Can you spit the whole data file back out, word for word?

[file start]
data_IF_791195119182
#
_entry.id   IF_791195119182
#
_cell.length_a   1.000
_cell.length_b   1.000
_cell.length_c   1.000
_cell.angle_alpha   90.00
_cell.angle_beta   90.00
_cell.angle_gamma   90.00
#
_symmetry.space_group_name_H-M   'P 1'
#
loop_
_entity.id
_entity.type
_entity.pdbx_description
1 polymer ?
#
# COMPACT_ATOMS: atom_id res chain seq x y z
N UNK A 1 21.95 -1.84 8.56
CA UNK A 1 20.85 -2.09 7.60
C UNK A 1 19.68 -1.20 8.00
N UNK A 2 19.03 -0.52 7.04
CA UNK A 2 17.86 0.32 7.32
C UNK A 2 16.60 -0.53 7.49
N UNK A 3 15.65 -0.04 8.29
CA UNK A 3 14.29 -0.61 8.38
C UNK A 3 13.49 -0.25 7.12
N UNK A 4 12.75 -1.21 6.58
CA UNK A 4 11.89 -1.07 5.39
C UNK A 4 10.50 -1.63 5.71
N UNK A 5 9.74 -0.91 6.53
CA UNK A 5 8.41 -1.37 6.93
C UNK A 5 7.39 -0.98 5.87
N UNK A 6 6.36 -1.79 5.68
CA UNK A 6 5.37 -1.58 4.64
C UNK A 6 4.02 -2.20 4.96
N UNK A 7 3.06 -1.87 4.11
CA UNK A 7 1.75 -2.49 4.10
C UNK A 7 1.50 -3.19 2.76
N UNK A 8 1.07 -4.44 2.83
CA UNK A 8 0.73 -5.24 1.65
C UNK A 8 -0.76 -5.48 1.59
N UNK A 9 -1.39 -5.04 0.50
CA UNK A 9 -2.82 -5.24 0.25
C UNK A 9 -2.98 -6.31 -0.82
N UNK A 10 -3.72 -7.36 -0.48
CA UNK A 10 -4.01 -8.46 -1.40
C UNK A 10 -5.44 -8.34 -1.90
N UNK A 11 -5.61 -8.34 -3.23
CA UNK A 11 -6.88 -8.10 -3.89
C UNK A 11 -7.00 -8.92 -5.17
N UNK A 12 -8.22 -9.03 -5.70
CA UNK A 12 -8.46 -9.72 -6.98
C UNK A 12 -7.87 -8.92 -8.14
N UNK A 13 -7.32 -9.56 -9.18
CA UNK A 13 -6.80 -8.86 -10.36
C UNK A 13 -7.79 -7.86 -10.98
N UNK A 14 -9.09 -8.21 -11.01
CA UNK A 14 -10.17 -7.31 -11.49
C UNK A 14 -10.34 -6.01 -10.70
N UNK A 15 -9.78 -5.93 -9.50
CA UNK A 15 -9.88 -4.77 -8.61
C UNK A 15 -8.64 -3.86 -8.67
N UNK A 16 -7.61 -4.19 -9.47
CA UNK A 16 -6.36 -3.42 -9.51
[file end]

data_IF_791195119182
#
_entry.id   IF_791195119182
#
_cell.length_a   1.000
_cell.length_b   1.000
_cell.length_c   1.000
_cell.angle_alpha   90.00
_cell.angle_beta   90.00
_cell.angle_gamma   90.00
#
_symmetry.space_group_name_H-M   'P 1'
#
loop_
_entity.id
_entity.type
_entity.pdbx_description
1 polymer ?
#
# COMPACT_ATOMS: atom_id res chain seq x y z
N UNK A 1 21.95 -1.84 8.56
CA UNK A 1 20.85 -2.09 7.60
C UNK A 1 19.68 -1.20 8.00
N UNK A 2 19.03 -0.52 7.04
CA UNK A 2 17.86 0.32 7.32
C UNK A 2 16.60 -0.53 7.49
N UNK A 3 15.65 -0.04 8.29
CA UNK A 3 14.29 -0.61 8.38
C UNK A 3 13.49 -0.25 7.12
N UNK A 4 12.75 -1.21 6.58
CA UNK A 4 11.89 -1.07 5.39
C UNK A 4 10.50 -1.63 5.71
N UNK A 5 9.74 -0.91 6.53
CA UNK A 5 8.41 -1.37 6.93
C UNK A 5 7.39 -0.98 5.87
N UNK A 6 6.36 -1.79 5.68
CA UNK A 6 5.37 -1.58 4.64
C UNK A 6 4.02 -2.20 4.96
N UNK A 7 3.06 -1.87 4.11
CA UNK A 7 1.75 -2.49 4.10
C UNK A 7 1.50 -3.19 2.76
N UNK A 8 1.07 -4.44 2.83
CA UNK A 8 0.73 -5.24 1.65
C UNK A 8 -0.76 -5.48 1.59
N UNK A 9 -1.39 -5.04 0.50
CA UNK A 9 -2.82 -5.24 0.25
C UNK A 9 -2.98 -6.31 -0.82
N UNK A 10 -3.72 -7.36 -0.48
CA UNK A 10 -4.01 -8.46 -1.40
C UNK A 10 -5.44 -8.34 -1.90
N UNK A 11 -5.61 -8.34 -3.23
CA UNK A 11 -6.88 -8.10 -3.89
C UNK A 11 -7.00 -8.92 -5.17
N UNK A 12 -8.22 -9.03 -5.70
CA UNK A 12 -8.46 -9.72 -6.98
C UNK A 12 -7.87 -8.92 -8.14
N UNK A 13 -7.32 -9.56 -9.18
CA UNK A 13 -6.80 -8.86 -10.36
C UNK A 13 -7.79 -7.86 -10.98
N UNK A 14 -9.09 -8.21 -11.01
CA UNK A 14 -10.17 -7.31 -11.49
C UNK A 14 -10.34 -6.01 -10.70
N UNK A 15 -9.78 -5.93 -9.50
CA UNK A 15 -9.88 -4.77 -8.61
C UNK A 15 -8.64 -3.86 -8.67
N UNK A 16 -7.61 -4.19 -9.47
CA UNK A 16 -6.36 -3.42 -9.51